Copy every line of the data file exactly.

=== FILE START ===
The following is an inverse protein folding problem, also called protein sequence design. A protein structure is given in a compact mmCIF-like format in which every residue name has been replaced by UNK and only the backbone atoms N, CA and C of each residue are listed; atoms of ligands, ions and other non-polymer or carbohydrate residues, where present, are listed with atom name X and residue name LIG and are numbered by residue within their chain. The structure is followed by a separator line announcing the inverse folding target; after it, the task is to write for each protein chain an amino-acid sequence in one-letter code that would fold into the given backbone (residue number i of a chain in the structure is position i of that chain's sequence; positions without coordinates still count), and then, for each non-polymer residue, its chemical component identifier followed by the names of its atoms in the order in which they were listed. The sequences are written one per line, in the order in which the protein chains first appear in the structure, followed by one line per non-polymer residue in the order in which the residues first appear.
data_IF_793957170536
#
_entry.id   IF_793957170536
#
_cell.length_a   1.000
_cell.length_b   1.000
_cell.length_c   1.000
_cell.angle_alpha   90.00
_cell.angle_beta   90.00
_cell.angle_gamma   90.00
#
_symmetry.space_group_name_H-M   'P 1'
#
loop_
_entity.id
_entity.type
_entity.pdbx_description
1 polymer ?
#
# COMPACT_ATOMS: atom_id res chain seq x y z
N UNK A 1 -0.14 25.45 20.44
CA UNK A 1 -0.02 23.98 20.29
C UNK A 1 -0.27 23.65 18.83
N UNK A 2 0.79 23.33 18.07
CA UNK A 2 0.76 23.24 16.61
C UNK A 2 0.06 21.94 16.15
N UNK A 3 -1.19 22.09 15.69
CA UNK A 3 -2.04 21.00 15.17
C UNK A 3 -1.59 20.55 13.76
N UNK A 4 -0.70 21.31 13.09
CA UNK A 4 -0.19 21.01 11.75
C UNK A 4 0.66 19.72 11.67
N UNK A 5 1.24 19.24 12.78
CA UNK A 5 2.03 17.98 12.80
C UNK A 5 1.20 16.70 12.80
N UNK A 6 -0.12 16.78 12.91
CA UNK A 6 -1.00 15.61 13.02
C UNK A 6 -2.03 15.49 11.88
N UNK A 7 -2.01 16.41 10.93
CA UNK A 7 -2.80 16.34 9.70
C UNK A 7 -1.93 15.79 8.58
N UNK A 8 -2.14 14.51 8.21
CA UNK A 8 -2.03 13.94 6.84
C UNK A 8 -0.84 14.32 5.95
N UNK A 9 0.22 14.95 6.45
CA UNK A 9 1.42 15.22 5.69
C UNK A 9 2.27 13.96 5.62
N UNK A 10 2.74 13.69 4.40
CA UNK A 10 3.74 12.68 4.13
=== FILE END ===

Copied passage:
The following is an inverse protein folding problem, also called protein sequence design. A protein structure is given in a compact mmCIF-like format in which every residue name has been replaced by UNK and only the backbone atoms N, CA and C of each residue are listed; atoms of ligands, ions and other non-polymer or carbohydrate residues, where present, are listed with atom name X and residue name LIG and are numbered by residue within their chain. The structure is followed by a separator line announcing the inverse folding target; after it, the task is to write for each protein chain an amino-acid sequence in one-letter code that would fold into the given backbone (residue number i of a chain in the structure is position i of that chain's sequence; positions without coordinates still count), and then, for each non-polymer residue, its chemical component identifier followed by the names of its atoms in the order in which they were listed. The sequences are written one per line, in the order in which the protein chains first appear in the structure, followed by one line per non-polymer residue in the order in which the residues first appear.
data_IF_793957170536
#
_entry.id   IF_793957170536
#
_cell.length_a   1.000
_cell.length_b   1.000
_cell.length_c   1.000
_cell.angle_alpha   90.00
_cell.angle_beta   90.00
_cell.angle_gamma   90.00
#
_symmetry.space_group_name_H-M   'P 1'
#
loop_
_entity.id
_entity.type
_entity.pdbx_description
1 polymer ?
#
# COMPACT_ATOMS: atom_id res chain seq x y z
N UNK A 1 -0.14 25.45 20.44
CA UNK A 1 -0.02 23.98 20.29
C UNK A 1 -0.27 23.65 18.83
N UNK A 2 0.79 23.33 18.07
CA UNK A 2 0.76 23.24 16.61
C UNK A 2 0.06 21.94 16.15
N UNK A 3 -1.19 22.09 15.69
CA UNK A 3 -2.04 21.00 15.17
C UNK A 3 -1.59 20.55 13.76
N UNK A 4 -0.70 21.31 13.09
CA UNK A 4 -0.19 21.01 11.75
C UNK A 4 0.66 19.72 11.67
N UNK A 5 1.24 19.24 12.78
CA UNK A 5 2.03 17.98 12.80
C UNK A 5 1.20 16.70 12.80
N UNK A 6 -0.12 16.78 12.91
CA UNK A 6 -1.00 15.61 13.02
C UNK A 6 -2.03 15.49 11.88
N UNK A 7 -2.01 16.41 10.93
CA UNK A 7 -2.80 16.34 9.70
C UNK A 7 -1.93 15.79 8.58
N UNK A 8 -2.14 14.51 8.21
CA UNK A 8 -2.03 13.94 6.84
C UNK A 8 -0.84 14.32 5.95
N UNK A 9 0.22 14.95 6.45
CA UNK A 9 1.42 15.22 5.69
C UNK A 9 2.27 13.96 5.62
N UNK A 10 2.74 13.69 4.40
CA UNK A 10 3.74 12.68 4.13